JEA Fellowship Thrives as Membership Dwindles

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JEA members at City Springs Park in the 1920s (Provided)

The dozens of boisterous young summer campers filling a room in the lower level of the Park Heights JCC on a recent bright morning probably didn’t pay much attention to the old photos, trophies and awards lining the walls, even one yellowed 8-by-10 capturing a group of children much like themselves taken almost 100 years ago.

In that photo from the 1920s, a couple dozen children, from toddlers to teens, pose for the camera in City Springs Park playground in East Baltimore. They are members of the Jewish Educational Alliance, an organization formed in 1909, when the Daughters in Israel and the Maccabeans merged.


The JEA was formed as a social, recreational, vocational, educational and social services facility for Jewish youth and adults concentrated in East Baltimore, although it did not turn away non-Jews. The organization offered sports, clubs and dances for young men and women and concerts and classes for adults. There was Hebrew school and Shabbat services. First housed in the 1100 block of East Baltimore Street, a larger building was donated by the Levy family in 1913 at 1216 E. Baltimore St. It closed in 1952 when the organization merged with the YMHA, YWHA and Camp Woodlands and moved to West Monument Street as the new Jewish Community Center.

Now, more than 100 years since its founding, JEA members still gather as the Jewish Educational Alliance Fellowship Association. About 15 board members meet monthly and once a year the group holds an anniversary reunion where those remaining and their spouses and friends can socialize and reminisce. The JEA history room in the lower level of the Park Heights JCC displays dozens of framed photos of clubs and events, and bookcases are crowded with hundreds of club histories, trophies and other artifacts.

Their 109th reunion is set for August 26 from 11 a.m. to 2 p.m. in the Weinberg Park Heights JCC auditorium.

Mickey Crystal, 90, the group’s president for 18 years, said it lost about 14 members last year to death or incapacitation, but the remaining 150 or so members keep the club going. Members Oscar Brilliant and Julian Billy Lewis will be honored at this year’s event and local television reporter Ron Matz will host.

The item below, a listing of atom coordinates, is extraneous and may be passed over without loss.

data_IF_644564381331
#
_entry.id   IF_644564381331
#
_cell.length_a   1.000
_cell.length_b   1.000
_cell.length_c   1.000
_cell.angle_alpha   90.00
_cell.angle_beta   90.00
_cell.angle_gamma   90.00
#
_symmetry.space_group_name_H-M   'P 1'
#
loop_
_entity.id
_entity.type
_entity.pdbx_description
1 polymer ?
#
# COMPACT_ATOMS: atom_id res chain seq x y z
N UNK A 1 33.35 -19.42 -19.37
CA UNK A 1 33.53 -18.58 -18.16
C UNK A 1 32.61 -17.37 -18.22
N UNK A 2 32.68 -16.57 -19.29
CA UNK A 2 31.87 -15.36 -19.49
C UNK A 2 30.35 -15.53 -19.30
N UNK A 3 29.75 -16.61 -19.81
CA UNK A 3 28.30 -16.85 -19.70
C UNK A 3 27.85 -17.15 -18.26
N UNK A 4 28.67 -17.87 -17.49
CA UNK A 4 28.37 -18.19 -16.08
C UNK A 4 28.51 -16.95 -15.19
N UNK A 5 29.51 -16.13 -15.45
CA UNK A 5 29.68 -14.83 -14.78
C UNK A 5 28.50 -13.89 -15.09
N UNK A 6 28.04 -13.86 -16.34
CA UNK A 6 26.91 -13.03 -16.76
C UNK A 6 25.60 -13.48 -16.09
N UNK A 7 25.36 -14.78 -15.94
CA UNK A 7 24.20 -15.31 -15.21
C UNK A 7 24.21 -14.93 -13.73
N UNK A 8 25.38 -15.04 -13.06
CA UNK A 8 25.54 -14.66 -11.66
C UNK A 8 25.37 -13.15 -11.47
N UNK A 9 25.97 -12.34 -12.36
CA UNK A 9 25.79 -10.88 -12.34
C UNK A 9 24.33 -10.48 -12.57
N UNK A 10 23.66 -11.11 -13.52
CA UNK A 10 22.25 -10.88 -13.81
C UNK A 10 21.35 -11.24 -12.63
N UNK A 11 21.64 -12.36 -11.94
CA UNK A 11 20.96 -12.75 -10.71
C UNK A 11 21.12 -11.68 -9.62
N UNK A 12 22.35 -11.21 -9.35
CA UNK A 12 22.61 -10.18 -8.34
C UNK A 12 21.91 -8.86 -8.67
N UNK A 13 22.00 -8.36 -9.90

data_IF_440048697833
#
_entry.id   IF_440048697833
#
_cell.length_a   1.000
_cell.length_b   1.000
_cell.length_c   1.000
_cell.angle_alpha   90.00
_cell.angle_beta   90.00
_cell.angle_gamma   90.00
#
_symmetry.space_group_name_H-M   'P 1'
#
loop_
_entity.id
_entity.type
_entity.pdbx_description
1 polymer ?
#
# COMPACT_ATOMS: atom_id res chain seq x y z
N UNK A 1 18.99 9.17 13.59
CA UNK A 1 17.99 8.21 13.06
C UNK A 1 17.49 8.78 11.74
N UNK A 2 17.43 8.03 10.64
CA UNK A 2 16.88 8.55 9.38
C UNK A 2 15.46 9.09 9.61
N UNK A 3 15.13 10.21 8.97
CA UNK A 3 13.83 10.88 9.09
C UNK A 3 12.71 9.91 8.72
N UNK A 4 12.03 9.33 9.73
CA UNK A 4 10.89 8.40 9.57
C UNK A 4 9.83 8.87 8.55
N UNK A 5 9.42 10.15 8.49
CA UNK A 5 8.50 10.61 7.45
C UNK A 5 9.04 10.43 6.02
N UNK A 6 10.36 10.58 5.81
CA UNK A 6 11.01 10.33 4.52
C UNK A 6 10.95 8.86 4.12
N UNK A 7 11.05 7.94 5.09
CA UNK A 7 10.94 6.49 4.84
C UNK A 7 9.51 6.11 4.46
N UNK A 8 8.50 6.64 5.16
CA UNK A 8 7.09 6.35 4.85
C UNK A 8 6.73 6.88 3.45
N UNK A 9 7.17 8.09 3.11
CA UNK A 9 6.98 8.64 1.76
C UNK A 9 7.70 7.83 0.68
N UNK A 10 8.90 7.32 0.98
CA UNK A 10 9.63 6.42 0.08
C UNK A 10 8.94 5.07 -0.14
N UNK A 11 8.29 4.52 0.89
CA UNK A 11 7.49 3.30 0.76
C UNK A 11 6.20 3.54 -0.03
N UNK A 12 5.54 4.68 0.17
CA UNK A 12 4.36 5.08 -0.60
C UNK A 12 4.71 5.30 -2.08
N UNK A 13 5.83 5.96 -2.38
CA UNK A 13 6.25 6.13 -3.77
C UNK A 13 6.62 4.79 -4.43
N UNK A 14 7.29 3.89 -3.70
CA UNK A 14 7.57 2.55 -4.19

The JEA Fellowship Association supports about 30 charities with year-round fundraising efforts through its Robert Folus Fund.

Mickey Crystal in the JEA history room at the Weinberg Park Heights JCC with a photo of the JEA building on Baltimore Street. (Susan C. Ingram photo)

Crystal remembers coming across the JEA in 1935 when he was a boy running the streets of East Baltimore with three friends. His father, a Polish immigrant, and his mother, a Russian immigrant, had fled Eastern Europe with their families and settled in East Baltimore’s Jewish community. At home, they spoke Yiddish, which Crystal can still understand and speak a little.

“There was four of us. Two of us lived closer to Patterson Park and two of us lived closer to the JEA. I lived on Washington and Baltimore streets. We were all about the same age; I was 7 years old. It was about seven blocks to the JEA and we would walk down, the four of us. And we got involved in all activities,” he said, adding he made shelves in wood shop, formed clubs and played sports. “I don’t know what would have happened to me if I hadn’t had the JEA.”

Crystal said the group doesn’t solicit for new members, but he does everything he can to keep existing members involved, including offering rides to members with mobility challenges.

“We try, but it’s hard to bring somebody into the group that wasn’t in JEA at one time or another,” Crystal said. “We are really reliant on our old members. As the saying goes, ‘We’re dying out.’ But I like to keep in touch with the people. I do the best I can.”

The JEA is not alone, as many clubs, service and civic groups nationally are finding a hard time attracting new people into aging organizations.

He recalled being asked more then once what the mystery is to keeping the organization going.

“Once a JEA kid, you’re always a JEA kid,” said the enthusiastic and energetic nonagenarian. “I have owed a lot to the JEA. It’s like in ‘Fiddler on the Roof,’ it’s one word — tradition. It stays with you.”

Tickets for the Aug. 26 event are $30 per person and $60 for couples. Call Mickey Crystal for tickets and information at 410-560-1174.

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